Monday, May 30, 2011
Of Past Crushes and Swimming Pools
It's a calm Saturday night and our friends Kayla and Matt have invited Sandy and I to join them at their place for dinner. As we count down the numbers along their street I'm struck by how surreal this moment is.
It was seemingly forever ago that I first met Kayla. I was a young man with his whole life ahead of him, she was a few years younger and, as a friend of my brother's, off-limits. This was never established verbally but rather self-imposed, because although there was nothing beyond friendship between them I secretly hoped there would be. Hoping against the attraction I felt towards her.
Time passed and we lost touch, I eventually met and married Sandy.
I vividly recall my reaction when I turned and saw her standing before me once more at my brother's wedding last Fall. Later that night my sister in her inebriated glory would announce in front of Kayla, her husband and my wife the crush I used to have on this girl. A crush that until then had been neatly folded and kept in a little box, tucked away in some dusty corner in the mist of time for almost twenty-five years. K was completely unaware. Months later we would discuss it briefly, then never again. Not much needs to be spoken, that was then and this is now.
Visiting Kayla and Matt is like stepping into a different world, so far removed from the surroundings in which I recall seeing her as a girl on the cusp of her adult years. The house is beautiful. The property is beautiful. The cars are beautiful. Later on in the evening she confesses an extreme uneasiness and guilt over it all. She comes from a modest upbringing and seemingly will never be completely comfortable with the life they have built together and worked so hard for. I casually tease her about how pretentious she seems and she's all over me for it, mortified at the thought of being seen as flamboyant.
"Really? You think so?"
"No Kayla, I'm kidding," I grin. She is by nature humble, always has been.
Her son and mother show up briefly for dinner and I smile as I watch them all interact. I never envisioned this girl I knew as a teenager having children of her own. Soon the four of us are alone again, joking and singing "Munumuna" by the Muppets and trying our hand at hoola-hoops in the foyer. We're all unsuccessful except for Kayla, whose belly-dancing experience I feel gives her an unfair advantage. Her smile recalls memories of days half a lifetime ago.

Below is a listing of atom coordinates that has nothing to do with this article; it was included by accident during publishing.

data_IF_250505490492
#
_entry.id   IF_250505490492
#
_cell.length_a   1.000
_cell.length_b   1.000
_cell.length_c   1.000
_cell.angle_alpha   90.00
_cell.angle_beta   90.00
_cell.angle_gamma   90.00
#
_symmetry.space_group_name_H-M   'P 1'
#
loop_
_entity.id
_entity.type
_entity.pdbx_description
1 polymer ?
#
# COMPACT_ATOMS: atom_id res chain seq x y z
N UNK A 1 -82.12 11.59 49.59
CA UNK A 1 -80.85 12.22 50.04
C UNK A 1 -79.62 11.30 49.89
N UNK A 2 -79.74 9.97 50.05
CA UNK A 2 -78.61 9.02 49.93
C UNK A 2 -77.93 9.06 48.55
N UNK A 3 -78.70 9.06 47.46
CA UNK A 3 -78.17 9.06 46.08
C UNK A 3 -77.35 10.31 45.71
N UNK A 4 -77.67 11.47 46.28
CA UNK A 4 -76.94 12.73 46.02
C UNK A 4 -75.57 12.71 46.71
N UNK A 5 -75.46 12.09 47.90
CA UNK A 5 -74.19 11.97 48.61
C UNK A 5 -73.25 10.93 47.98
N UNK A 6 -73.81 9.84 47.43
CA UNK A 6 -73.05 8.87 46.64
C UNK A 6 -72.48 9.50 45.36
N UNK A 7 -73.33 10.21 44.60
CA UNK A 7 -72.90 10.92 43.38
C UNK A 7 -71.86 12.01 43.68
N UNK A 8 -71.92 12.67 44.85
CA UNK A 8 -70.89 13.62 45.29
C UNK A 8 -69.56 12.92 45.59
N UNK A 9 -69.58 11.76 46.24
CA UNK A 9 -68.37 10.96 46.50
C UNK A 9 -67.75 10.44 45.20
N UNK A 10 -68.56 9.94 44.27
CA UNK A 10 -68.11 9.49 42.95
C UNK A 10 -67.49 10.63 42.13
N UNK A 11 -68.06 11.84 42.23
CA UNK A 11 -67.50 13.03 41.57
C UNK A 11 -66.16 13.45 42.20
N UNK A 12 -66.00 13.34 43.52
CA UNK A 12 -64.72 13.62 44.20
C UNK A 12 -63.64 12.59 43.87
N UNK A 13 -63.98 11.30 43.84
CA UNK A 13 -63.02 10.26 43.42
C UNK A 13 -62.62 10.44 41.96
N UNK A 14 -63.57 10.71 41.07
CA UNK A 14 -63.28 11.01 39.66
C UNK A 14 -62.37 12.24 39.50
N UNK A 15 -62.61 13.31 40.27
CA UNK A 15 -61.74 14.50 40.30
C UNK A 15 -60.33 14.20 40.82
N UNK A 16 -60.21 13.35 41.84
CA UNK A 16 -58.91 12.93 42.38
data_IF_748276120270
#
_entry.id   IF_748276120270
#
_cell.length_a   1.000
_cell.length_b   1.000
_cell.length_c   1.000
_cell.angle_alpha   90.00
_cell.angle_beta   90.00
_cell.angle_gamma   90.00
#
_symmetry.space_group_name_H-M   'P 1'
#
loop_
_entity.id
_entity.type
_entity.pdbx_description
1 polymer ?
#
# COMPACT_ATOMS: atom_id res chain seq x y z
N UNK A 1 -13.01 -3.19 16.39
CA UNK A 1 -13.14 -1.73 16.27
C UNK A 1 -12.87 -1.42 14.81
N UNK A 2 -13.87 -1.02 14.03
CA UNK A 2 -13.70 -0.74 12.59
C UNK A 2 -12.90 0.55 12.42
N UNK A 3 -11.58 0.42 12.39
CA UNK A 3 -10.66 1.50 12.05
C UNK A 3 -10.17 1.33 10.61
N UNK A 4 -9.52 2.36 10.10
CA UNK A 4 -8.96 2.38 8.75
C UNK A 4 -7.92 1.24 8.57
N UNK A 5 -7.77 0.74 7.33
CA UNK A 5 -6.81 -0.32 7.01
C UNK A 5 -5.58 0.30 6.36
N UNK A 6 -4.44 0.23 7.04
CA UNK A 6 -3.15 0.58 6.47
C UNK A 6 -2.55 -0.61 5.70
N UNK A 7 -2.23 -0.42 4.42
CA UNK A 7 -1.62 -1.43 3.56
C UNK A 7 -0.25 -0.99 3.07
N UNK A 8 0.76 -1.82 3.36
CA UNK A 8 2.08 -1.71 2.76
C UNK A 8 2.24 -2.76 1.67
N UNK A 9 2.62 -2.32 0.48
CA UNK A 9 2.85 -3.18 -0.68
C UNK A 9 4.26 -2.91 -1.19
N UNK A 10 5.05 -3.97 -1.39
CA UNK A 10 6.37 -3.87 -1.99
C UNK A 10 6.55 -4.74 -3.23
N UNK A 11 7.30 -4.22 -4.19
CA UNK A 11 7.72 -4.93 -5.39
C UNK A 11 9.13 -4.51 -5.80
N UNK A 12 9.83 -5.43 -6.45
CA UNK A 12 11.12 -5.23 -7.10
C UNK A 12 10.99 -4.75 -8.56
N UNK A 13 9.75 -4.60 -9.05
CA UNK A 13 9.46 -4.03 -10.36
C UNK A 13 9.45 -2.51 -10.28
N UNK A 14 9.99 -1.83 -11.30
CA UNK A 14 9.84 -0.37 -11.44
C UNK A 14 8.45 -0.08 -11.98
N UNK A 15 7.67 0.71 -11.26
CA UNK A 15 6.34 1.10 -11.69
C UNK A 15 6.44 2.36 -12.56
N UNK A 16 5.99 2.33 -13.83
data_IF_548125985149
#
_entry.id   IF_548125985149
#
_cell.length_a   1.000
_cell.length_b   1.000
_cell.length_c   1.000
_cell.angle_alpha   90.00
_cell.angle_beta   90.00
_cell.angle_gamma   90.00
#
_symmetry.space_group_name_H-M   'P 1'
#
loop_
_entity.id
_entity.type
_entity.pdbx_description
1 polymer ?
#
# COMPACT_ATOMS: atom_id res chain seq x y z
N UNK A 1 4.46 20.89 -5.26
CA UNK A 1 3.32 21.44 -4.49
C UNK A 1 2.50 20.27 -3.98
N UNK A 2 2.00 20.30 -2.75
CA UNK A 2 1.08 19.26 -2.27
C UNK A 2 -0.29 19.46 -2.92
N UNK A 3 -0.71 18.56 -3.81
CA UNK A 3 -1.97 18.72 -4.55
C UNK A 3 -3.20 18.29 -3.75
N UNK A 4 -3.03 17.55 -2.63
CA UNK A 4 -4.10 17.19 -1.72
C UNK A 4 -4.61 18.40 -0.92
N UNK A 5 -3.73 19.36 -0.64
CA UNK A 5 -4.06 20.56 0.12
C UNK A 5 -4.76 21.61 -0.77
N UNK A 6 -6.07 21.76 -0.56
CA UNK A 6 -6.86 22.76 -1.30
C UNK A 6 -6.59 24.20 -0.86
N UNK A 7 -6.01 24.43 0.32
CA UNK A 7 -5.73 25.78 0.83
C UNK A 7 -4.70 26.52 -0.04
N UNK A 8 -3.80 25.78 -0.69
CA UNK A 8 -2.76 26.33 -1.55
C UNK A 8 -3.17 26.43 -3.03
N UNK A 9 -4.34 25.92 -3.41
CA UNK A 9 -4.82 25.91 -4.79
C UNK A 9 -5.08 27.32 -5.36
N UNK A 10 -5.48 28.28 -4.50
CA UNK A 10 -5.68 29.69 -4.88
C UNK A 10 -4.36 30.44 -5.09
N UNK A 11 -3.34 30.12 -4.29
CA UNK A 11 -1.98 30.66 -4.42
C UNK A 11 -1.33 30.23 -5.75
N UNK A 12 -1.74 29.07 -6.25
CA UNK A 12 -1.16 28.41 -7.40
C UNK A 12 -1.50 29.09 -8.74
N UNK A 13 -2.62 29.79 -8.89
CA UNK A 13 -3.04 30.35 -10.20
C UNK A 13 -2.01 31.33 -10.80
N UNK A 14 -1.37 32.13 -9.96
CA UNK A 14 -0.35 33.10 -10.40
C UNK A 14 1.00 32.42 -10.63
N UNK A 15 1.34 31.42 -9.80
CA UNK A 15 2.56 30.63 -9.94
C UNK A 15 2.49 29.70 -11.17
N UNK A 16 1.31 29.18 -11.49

After a meal of barbequed chicken, vegetables and bumble-crumble pie with French vanilla ice cream we all adjourn outside and sit around the fire pit. Kayla announces she's going into the pool and returns in her swimsuit, Sandy and Matt elect to stay by the fire and chat so I get changed and join her in the water. It's heated to 85 degrees and is very inviting, wonderful. We race each other to the end, splash like kids and see how long we can sit on the bottom of the deep end. Steam rises off the pool in the cool night air as we keep afloat and talk about everything we can think of. Our spouses continue their chat, sitting beneath oversized umbrellas to keep off a light drizzle that has begun to fall. The faint din of their conversation carries on the breeze above our heads. Kayla points out how much the raindrops look like diamonds as they dance and shimmer on the still surface of the pool, I can't help but agree.
"Bet you didn't think a year ago you'd be doing this," she smiles.
Do I regret not ever expressing how I felt towards her in my earlier years? No, not at all. 'We' weren't in the cards, I never would have given her what she wanted, a family. Because I never wanted this for myself. This is one of those things in life that become evident years later, things that bring you one step closer to what you are meant for. In this case, my relationship with Sandy. Matt's good for K, I watch them together and honestly believe she couldn't have done any better. It warms my heart to see her happy.
Some feelings in life dissipate, gradually evaporating so that others may take their place, others are sculpted and shaped like clay with experience and time. These emotions change on their own or will be moulded by our heart into something more easily held . What I originally felt for Kayla has mellowed from attraction to affection, and it's not lost on me as we talk how rare it is to rekindle a friendship after so much time has passed.
I gaze over at Matt and Sandy, enveloped in darkness except for her face, framed with the umbrella and the fire's glow. How I love that girl. And it occurs to me that sometimes, just maybe, we really can have it all.
*names have been changed